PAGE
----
The best-known face of healthcare provision in England is the NHS. Funded by the government, this massive organisation has been through a seemingly endless series of reorganisations over recent years. At grass-roots level it is grouped into the following areas:
Primary care: This is the care given to people when they first become aware of a health problem. Primary care providers also offer health education on subjects such as smoking, run clinics, give vaccinations and carry out small surgical operations. Some mental health care provision is also carried out by primary care providers.
Secondary care and emergency care: This is the care that is provided to people in an emergency or following a referral from a primary care organisation. Conditions treated at this stage tend to be acute or specialist in nature. Primary care trusts plan for secondary care and commission the providers of secondary care services to deliver these plans.
Tertiary care This refers to specialist care such as renal transplant or cardiac surgery. Tertiary care is usually accessed as a referral from secondary care.
The NHS isn’t the only public sector employer of nurses. The armed forces also employ nurses from all branches of nursing. Employers include the Royal Air Force, the British Army and the Royal Navy. Job opportunities are available in the UK and at overseas bases.
Independent healthcare organisations
This sector provides the majority of long-term care available in the UK. The sector also provides acute care services. It has fewer acute hospitals than the NHS but these have a critical role to play in providing a service for private patients and in helping the Department of Health (DH) to reduce waiting lists for acute care mainly through the provision of routine surgery. The independent sector will also play a significant role in enabling the health service in England to introduce patient choice. Independent employers can be divided into three main groups:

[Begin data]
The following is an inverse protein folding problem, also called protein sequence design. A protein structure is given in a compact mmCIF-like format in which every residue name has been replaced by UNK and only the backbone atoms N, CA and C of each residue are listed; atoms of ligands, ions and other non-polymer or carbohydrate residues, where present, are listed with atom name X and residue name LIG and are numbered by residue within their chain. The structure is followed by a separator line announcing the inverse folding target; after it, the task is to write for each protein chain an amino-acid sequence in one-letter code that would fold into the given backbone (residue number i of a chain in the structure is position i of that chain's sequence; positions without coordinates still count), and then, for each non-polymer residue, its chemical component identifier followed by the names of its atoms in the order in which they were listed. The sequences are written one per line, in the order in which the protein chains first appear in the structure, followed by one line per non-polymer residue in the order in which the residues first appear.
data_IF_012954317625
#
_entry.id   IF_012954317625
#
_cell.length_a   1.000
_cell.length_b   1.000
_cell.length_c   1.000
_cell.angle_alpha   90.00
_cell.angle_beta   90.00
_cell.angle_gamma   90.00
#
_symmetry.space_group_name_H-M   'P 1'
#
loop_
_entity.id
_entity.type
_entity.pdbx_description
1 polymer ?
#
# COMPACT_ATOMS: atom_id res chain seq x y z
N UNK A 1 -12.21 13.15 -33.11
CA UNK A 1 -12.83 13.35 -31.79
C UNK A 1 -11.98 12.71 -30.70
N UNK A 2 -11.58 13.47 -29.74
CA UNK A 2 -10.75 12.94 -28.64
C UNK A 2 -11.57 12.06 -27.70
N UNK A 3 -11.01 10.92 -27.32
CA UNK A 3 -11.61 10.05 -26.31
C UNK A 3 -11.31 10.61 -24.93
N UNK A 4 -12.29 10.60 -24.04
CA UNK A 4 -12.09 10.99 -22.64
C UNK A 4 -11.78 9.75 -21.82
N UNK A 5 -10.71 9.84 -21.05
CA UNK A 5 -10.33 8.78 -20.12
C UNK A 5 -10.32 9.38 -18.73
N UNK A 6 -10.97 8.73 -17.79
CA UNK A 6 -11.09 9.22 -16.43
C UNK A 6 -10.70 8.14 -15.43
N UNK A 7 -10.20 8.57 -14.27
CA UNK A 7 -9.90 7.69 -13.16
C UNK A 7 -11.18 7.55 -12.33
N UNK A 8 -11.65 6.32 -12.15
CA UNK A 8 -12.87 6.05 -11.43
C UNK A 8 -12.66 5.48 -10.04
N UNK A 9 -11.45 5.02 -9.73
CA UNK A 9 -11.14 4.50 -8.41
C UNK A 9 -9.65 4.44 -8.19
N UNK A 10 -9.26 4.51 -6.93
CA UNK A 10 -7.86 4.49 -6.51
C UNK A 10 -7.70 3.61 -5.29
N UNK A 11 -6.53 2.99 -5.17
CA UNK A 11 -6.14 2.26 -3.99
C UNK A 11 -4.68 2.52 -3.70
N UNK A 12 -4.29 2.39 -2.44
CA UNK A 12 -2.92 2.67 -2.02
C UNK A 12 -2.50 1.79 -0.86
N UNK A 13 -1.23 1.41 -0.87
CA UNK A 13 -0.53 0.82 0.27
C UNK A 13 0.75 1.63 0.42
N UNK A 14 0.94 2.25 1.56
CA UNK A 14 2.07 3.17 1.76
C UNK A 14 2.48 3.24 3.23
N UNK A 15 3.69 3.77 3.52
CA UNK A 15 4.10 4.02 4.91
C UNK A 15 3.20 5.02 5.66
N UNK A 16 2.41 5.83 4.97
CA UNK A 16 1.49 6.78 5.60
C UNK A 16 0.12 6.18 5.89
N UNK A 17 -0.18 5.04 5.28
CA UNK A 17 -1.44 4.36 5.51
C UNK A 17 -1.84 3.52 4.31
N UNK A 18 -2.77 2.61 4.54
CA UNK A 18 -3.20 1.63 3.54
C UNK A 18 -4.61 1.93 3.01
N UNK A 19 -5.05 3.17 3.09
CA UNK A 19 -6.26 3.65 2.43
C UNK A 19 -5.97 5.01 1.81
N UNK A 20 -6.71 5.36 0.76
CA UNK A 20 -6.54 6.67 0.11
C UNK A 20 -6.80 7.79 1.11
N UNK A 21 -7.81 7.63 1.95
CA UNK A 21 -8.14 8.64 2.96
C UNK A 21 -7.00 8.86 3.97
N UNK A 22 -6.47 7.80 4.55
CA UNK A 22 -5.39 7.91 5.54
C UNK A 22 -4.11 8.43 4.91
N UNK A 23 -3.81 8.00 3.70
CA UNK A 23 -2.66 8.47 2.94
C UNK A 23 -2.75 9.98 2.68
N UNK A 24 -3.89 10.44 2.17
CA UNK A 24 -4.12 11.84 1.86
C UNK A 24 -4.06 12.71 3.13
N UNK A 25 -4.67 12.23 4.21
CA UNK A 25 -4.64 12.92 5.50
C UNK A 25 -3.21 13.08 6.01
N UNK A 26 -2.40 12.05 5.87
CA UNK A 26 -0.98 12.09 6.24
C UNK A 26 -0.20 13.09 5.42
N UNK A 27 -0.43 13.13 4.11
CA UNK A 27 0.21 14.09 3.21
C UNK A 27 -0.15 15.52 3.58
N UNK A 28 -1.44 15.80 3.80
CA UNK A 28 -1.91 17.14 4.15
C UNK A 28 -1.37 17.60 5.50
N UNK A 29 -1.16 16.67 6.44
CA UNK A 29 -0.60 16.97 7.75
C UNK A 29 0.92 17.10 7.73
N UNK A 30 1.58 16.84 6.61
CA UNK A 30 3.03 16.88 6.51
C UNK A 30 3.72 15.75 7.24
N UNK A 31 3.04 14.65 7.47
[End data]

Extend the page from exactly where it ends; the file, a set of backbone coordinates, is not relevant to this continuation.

For profit: This term refers to single owners and large corporates who own single and groups of acute hospitals or nursing homes. Single owners are in the minority, particularly in the care-home sector following a spate of mergers and takeovers in recent years.
Not for profit/registered charities: These can be national organisations, single owners or smaller set ups. The majority of these offer carehome facilities for older people, those with learning disabilities or those with mental health needs. It’s also worth noting that some corporate acute providers have charitable status since they plough any profits they make back into the organisation. Examples include BUPA and Nuffield Healthcare.
Voluntary: Some organisations in the voluntary sector provide care homes. An example is Mencap.
The independent sector is not made up of independent healthcare providers alone. Additional employers include:
- Independent schools, eg school nurses
- Commercial organisations, such as pharmaceutical companies or publishing companies
- Industry, eg occupational health nurses
- The Crown Prosecution Service or other legal representatives, eg expert witnesses
recruitment consultancies and nursing agencies
To continue on to read the full article, please click HERE.........